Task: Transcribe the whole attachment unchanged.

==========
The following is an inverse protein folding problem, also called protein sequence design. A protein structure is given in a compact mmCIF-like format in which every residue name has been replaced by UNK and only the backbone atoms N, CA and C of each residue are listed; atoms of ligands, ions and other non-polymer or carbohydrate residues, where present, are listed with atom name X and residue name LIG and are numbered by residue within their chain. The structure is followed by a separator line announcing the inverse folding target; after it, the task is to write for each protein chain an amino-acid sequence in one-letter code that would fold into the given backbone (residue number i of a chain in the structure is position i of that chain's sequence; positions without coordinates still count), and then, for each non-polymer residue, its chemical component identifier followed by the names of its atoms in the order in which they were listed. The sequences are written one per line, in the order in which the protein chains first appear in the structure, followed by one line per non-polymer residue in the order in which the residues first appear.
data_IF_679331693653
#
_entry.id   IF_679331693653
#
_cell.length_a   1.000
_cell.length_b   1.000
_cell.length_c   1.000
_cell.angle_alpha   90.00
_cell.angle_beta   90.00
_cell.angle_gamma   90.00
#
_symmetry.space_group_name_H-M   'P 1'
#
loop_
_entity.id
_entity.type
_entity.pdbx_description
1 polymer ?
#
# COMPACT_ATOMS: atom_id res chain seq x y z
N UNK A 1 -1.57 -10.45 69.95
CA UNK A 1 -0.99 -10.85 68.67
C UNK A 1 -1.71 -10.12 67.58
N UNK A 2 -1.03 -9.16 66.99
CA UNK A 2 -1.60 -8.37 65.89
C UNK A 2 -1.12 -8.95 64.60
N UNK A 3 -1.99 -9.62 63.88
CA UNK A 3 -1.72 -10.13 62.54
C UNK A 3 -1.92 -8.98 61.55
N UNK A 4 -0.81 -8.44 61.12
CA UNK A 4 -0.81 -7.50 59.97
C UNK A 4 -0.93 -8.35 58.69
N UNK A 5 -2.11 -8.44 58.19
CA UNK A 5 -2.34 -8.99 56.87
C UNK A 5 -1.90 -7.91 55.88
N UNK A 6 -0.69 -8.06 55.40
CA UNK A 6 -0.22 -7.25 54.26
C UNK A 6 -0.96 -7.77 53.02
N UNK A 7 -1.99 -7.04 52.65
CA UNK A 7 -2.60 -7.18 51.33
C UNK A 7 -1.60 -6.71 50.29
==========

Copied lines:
The following is an inverse protein folding problem, also called protein sequence design. A protein structure is given in a compact mmCIF-like format in which every residue name has been replaced by UNK and only the backbone atoms N, CA and C of each residue are listed; atoms of ligands, ions and other non-polymer or carbohydrate residues, where present, are listed with atom name X and residue name LIG and are numbered by residue within their chain. The structure is followed by a separator line announcing the inverse folding target; after it, the task is to write for each protein chain an amino-acid sequence in one-letter code that would fold into the given backbone (residue number i of a chain in the structure is position i of that chain's sequence; positions without coordinates still count), and then, for each non-polymer residue, its chemical component identifier followed by the names of its atoms in the order in which they were listed. The sequences are written one per line, in the order in which the protein chains first appear in the structure, followed by one line per non-polymer residue in the order in which the residues first appear.
data_IF_679331693653
#
_entry.id   IF_679331693653
#
_cell.length_a   1.000
_cell.length_b   1.000
_cell.length_c   1.000
_cell.angle_alpha   90.00
_cell.angle_beta   90.00
_cell.angle_gamma   90.00
#
_symmetry.space_group_name_H-M   'P 1'
#
loop_
_entity.id
_entity.type
_entity.pdbx_description
1 polymer ?
#
# COMPACT_ATOMS: atom_id res chain seq x y z
N UNK A 1 -1.57 -10.45 69.95
CA UNK A 1 -0.99 -10.85 68.67
C UNK A 1 -1.71 -10.12 67.58
N UNK A 2 -1.03 -9.16 66.99
CA UNK A 2 -1.60 -8.37 65.89
C UNK A 2 -1.12 -8.95 64.60
N UNK A 3 -1.99 -9.62 63.88
CA UNK A 3 -1.72 -10.13 62.54
C UNK A 3 -1.92 -8.98 61.55
N UNK A 4 -0.81 -8.44 61.12
CA UNK A 4 -0.81 -7.50 59.97
C UNK A 4 -0.93 -8.35 58.69
N UNK A 5 -2.11 -8.44 58.19
CA UNK A 5 -2.34 -8.99 56.87
C UNK A 5 -1.90 -7.91 55.88
N UNK A 6 -0.69 -8.06 55.40
CA UNK A 6 -0.22 -7.25 54.26
C UNK A 6 -0.96 -7.77 53.02
N UNK A 7 -1.99 -7.04 52.65
CA UNK A 7 -2.60 -7.18 51.33
C UNK A 7 -1.60 -6.71 50.29